Imagine walking through an urban neighborhood and suddenly coming across a giant ogre emerging from the earth. The angry giant clambers out of the lawn and seems to shout, surprising and welcoming visitors.
Perhaps you’re on your way to San Francisco. It’s nighttime. You’re driving west from Oakland, across the Bay Bridge, and as you emerge from the Yerba Buena Tunnel, you’re met with a massive spectacle of shimmering, ascending and descending lights, the largest LED light sculpture in the world.
Maybe you’re on vacation, wandering off-the-grid through a decaying, seaside neighborhood, and you stumble upon a dilapidated brick building that seems to be sliding right off its foundation. As you pause, you notice other tourists and visitors gathering around the building and speculating about the intended meaning of the striking sculpture.
Creative works of public art serve many purposes. In the case of The Bay Lights, the San Francisco Bay Bridge light sculpture, the Burning Man-inspired work is meant to be a beacon, something so inspiring that it “just melts our differences away, and lets us experience a sense of wordless awe together.” The “Sliding House” sculpture has become a catalyst, attracting tourists and helping to reinvigorate a crusty seaside town in England. And in Budapest, the Giant Ogre “shows visitors that public art can be part of the city fabric, fusing architecture, nature and art for an all-encompassing experience.”
Public art reflects our values as a society, adds meaning to our cities, and connects past, present, and future generations of public space users. Public art is also an equalizing force, accessible to everyone. Studies show that public art reduces crime, encourages public safety, and stimulates economic development. Public art comes in many forms, including temporary, permanent, and even pop-up exhibits that elevate quality of life.
It’s not enough, however, to simply drop a beautiful public art project into a public space. For a work of public art to become an iconic place-maker, it should tell a story, one that is meaningful in the context of its time and place and one that resonates with the members of the surrounding community.
A successful public art project also relies heavily on the design of the space in which it is located. An ideal site for public art is inviting, well-maintained, and easy for the public to access; and the site contains design amenities like seating or picnic areas that encourage people to linger. Public art projects are “most effective when they are part of a larger, holistic, multidisciplinary approach to enlivening a city or neighborhood. In this way, public art can contribute both to community life and to the service and vitality of public spaces.”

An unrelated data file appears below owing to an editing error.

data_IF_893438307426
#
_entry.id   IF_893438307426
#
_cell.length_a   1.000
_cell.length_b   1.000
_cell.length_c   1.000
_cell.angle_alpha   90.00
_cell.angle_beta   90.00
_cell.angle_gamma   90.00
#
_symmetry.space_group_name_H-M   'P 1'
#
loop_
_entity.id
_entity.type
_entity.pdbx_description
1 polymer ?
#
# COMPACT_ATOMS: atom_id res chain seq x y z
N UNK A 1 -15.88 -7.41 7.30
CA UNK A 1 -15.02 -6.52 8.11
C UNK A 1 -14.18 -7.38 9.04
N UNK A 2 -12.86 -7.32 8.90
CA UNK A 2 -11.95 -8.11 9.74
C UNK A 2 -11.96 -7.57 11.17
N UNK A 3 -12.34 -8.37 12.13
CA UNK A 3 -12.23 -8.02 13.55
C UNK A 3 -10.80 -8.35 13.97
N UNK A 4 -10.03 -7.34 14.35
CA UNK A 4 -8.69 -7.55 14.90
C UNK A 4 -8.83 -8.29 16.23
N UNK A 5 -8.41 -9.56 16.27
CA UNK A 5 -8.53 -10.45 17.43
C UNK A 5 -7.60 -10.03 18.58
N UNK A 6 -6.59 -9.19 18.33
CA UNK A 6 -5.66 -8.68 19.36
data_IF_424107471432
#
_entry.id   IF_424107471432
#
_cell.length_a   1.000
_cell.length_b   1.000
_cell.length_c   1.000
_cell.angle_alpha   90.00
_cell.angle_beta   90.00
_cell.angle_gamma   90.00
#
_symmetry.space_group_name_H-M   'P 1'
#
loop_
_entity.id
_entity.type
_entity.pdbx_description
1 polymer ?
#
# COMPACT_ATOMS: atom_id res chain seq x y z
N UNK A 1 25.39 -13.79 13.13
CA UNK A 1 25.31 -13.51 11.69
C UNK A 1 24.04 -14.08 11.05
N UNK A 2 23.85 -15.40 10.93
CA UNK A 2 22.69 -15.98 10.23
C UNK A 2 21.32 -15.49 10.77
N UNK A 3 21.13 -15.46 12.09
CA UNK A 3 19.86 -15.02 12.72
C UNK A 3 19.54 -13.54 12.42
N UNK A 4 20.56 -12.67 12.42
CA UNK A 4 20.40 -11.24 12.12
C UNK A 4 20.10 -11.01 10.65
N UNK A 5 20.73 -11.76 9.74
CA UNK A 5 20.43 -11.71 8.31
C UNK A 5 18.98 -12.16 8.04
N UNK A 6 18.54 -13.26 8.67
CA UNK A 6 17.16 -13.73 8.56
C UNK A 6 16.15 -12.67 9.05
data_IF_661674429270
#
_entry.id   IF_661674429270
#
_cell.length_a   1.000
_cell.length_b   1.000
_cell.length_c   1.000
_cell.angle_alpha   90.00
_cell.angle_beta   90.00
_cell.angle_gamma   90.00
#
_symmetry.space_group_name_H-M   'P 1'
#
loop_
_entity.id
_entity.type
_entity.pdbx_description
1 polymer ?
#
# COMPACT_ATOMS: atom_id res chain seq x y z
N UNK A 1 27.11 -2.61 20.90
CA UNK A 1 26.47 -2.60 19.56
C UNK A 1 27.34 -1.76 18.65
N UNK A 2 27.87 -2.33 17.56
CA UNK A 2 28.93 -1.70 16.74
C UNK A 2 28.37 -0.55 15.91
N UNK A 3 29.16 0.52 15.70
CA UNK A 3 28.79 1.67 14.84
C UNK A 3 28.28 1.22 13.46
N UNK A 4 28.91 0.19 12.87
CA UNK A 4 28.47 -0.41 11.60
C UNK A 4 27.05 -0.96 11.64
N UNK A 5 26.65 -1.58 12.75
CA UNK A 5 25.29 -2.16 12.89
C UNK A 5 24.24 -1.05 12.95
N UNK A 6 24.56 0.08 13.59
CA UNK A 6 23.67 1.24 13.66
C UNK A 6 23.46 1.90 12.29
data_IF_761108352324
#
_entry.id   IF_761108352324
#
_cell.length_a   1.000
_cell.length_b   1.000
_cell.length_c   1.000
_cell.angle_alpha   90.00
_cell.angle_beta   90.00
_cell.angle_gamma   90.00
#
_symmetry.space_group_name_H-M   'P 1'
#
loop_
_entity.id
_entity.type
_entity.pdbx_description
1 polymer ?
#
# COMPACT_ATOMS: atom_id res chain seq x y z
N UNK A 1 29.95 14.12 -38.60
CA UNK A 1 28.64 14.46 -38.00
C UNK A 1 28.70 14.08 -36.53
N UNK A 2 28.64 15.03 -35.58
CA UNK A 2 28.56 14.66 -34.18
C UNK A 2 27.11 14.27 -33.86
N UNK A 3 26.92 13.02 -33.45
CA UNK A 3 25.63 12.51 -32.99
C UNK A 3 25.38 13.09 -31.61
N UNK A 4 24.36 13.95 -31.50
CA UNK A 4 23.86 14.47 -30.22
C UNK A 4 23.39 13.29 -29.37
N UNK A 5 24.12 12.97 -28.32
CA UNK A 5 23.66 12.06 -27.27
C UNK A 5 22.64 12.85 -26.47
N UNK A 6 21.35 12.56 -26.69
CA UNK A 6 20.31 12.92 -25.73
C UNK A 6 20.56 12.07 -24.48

Inviting, well-maintained, shared common spaces are a key ingredient to Westlake Urban’s designs. The unifying theme to our designs is the focus on the spaces between the buildings. These community spaces are designed to humanize the environment, energize the space, encourage a sense of ownership, and give the community a stronger identity. Public art is a powerful way to create a focal point that enhances the quality of the space.
Take for example Beniamino Bufano’s “Hand of Peace”, our most recent foray into public art. Bufano was one of California’s most beloved and colorful artists. He created works that were “big enough to belong to everybody.” The William H. C. Chang Family, owners of Westlake Realty Group, recently finalized an agreement to loan the work to the City of Walnut Creek for 25 years. Hidden for decades, the 30-foot tall sculpture is now on prominent display in Walnut Creek Civic Park symbolizing unity among diverse cultures and races. The work speaks to the necessity of diversity and the challenges of achieving global nonviolence, a fundamentally important and still-relevant message in society today.
“Hand of Peace” also illustrates the collaborative and respectful way we will engage the community through formal and informal conversations with residents, neighbors, and community leaders. Westlake Urban worked in close partnership with the City of Walnut Creek and community members to identify the ideal location where “Hand of Peace” will be well maintained and easy for the public to access.
“It is difficult to design a space that will not attract people; what is remarkable is how often this has been accomplished.”
—William H. (Holly) Whyte
As experienced developers—whether designing new projects or curating new works of public art—we know our success is contingent on our ability to achieve genuine partnership the communities in which we work.
Many times the public has been disappointed by developers who are only in it for the short term. At Westlake Urban, we are committed to investing for the long term as we transition properties to be more urban, connected, diverse and environmentally focused. This long-term view also applies to our intent to curate meaningful works of public art that speak to the community and enliven the spaces between buildings.
Our commitment to building better communities around the Bay Area will be on display through our outreach efforts, our designs, and our public art. We are building for the community, and we realize that we won’t be successful without the community’s support.
We welcome you to join the conversation. Visit our website, subscribe to the blog, follow us on Twitter, attend a community meeting, or just pick up the phone and give us a call. We would love to hear from you.